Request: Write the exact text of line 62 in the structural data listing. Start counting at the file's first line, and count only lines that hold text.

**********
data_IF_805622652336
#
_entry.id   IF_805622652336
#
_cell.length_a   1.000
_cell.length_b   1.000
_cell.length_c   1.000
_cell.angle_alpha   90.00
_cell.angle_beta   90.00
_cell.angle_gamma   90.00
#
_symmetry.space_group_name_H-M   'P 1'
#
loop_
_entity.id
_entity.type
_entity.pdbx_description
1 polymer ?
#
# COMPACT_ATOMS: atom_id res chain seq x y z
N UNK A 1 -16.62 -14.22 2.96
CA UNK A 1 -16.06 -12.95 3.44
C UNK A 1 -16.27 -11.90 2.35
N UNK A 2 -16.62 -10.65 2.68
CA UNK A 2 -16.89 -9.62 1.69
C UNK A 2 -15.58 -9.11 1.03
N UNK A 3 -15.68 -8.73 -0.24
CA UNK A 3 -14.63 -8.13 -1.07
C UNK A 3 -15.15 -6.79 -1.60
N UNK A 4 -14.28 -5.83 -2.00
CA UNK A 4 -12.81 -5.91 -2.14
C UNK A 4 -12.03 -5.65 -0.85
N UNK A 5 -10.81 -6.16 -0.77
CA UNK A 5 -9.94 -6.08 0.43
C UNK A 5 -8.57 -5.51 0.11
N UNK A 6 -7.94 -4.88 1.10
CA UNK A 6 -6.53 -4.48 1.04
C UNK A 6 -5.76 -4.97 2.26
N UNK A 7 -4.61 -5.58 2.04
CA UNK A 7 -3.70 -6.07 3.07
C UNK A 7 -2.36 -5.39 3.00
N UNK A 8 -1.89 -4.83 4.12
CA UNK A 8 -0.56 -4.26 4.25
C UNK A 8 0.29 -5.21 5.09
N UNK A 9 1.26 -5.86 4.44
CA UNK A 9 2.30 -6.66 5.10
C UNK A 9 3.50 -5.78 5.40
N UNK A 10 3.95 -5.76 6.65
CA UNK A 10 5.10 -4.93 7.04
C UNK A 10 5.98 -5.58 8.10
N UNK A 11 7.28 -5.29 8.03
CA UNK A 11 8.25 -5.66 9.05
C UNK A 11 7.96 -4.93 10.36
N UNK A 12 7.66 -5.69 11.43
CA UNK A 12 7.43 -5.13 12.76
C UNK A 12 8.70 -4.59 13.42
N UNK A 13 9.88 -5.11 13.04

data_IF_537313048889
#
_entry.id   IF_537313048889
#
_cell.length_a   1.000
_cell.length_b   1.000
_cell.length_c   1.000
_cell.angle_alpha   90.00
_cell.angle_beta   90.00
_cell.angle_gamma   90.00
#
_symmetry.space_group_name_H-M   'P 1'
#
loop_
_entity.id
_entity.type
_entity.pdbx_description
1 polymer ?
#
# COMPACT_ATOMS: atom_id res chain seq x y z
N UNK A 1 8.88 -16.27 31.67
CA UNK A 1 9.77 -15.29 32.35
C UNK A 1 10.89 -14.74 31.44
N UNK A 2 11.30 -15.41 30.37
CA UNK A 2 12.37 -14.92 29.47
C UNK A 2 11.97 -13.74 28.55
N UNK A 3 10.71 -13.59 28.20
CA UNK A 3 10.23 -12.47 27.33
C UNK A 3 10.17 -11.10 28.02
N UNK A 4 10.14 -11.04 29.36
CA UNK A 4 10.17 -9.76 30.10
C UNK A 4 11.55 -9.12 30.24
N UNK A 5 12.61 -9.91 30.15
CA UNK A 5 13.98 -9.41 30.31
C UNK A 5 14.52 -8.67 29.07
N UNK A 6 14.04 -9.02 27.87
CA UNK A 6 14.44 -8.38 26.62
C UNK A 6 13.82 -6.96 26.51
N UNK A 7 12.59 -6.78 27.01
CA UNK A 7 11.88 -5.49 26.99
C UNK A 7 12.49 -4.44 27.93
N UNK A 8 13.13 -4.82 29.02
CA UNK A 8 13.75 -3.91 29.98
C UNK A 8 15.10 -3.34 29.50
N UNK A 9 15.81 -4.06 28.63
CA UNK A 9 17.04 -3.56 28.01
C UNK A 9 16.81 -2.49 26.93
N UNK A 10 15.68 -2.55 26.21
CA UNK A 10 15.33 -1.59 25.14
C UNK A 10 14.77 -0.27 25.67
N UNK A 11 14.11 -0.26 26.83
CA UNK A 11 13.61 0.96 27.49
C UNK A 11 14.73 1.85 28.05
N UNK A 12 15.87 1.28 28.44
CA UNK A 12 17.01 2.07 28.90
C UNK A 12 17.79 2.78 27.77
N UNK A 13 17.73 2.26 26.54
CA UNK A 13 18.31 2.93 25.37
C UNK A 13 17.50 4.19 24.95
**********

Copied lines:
_cell.length_a   1.000